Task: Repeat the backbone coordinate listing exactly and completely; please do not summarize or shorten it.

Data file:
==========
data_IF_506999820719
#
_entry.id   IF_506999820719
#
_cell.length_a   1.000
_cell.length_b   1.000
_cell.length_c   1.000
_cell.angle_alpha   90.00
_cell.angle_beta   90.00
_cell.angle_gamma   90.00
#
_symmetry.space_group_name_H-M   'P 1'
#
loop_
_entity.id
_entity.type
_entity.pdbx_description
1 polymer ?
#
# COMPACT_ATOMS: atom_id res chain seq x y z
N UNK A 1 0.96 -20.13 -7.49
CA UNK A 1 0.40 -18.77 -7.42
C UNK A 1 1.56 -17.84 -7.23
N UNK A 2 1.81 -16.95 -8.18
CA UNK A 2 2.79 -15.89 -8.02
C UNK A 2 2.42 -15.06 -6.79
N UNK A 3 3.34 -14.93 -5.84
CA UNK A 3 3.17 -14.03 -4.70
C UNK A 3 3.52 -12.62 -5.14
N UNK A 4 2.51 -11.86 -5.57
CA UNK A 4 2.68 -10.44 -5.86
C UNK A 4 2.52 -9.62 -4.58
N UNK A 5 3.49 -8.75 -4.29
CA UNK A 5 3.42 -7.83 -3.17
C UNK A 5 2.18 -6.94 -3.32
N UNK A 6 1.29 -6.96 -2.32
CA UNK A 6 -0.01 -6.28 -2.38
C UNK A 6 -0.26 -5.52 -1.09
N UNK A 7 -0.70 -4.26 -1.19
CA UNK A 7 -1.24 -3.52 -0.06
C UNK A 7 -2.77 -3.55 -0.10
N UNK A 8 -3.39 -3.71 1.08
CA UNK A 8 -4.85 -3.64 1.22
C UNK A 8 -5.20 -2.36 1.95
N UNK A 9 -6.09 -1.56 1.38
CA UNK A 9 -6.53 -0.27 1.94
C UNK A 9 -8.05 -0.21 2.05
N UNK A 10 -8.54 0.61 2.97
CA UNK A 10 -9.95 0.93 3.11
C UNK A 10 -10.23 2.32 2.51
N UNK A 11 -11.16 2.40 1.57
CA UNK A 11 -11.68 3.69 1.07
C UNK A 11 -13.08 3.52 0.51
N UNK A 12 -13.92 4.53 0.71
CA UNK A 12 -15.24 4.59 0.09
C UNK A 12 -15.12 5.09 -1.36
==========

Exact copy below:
data_IF_506999820719
#
_entry.id   IF_506999820719
#
_cell.length_a   1.000
_cell.length_b   1.000
_cell.length_c   1.000
_cell.angle_alpha   90.00
_cell.angle_beta   90.00
_cell.angle_gamma   90.00
#
_symmetry.space_group_name_H-M   'P 1'
#
loop_
_entity.id
_entity.type
_entity.pdbx_description
1 polymer ?
#
# COMPACT_ATOMS: atom_id res chain seq x y z
N UNK A 1 0.96 -20.13 -7.49
CA UNK A 1 0.40 -18.77 -7.42
C UNK A 1 1.56 -17.84 -7.23
N UNK A 2 1.81 -16.95 -8.18
CA UNK A 2 2.79 -15.89 -8.02
C UNK A 2 2.42 -15.06 -6.79
N UNK A 3 3.34 -14.93 -5.84
CA UNK A 3 3.17 -14.03 -4.70
C UNK A 3 3.52 -12.62 -5.14
N UNK A 4 2.51 -11.86 -5.57
CA UNK A 4 2.68 -10.44 -5.86
C UNK A 4 2.52 -9.62 -4.58
N UNK A 5 3.49 -8.75 -4.29
CA UNK A 5 3.42 -7.83 -3.17
C UNK A 5 2.18 -6.94 -3.32
N UNK A 6 1.29 -6.96 -2.32
CA UNK A 6 -0.01 -6.28 -2.38
C UNK A 6 -0.26 -5.52 -1.09
N UNK A 7 -0.70 -4.26 -1.19
CA UNK A 7 -1.24 -3.52 -0.06
C UNK A 7 -2.77 -3.55 -0.10
N UNK A 8 -3.39 -3.71 1.08
CA UNK A 8 -4.85 -3.64 1.22
C UNK A 8 -5.20 -2.36 1.95
N UNK A 9 -6.09 -1.56 1.38
CA UNK A 9 -6.53 -0.27 1.94
C UNK A 9 -8.05 -0.21 2.05
N UNK A 10 -8.54 0.61 2.97
CA UNK A 10 -9.95 0.93 3.11
C UNK A 10 -10.23 2.32 2.51
N UNK A 11 -11.16 2.40 1.57
CA UNK A 11 -11.68 3.69 1.07
C UNK A 11 -13.08 3.52 0.51
N UNK A 12 -13.92 4.53 0.71
CA UNK A 12 -15.24 4.59 0.09
C UNK A 12 -15.12 5.09 -1.36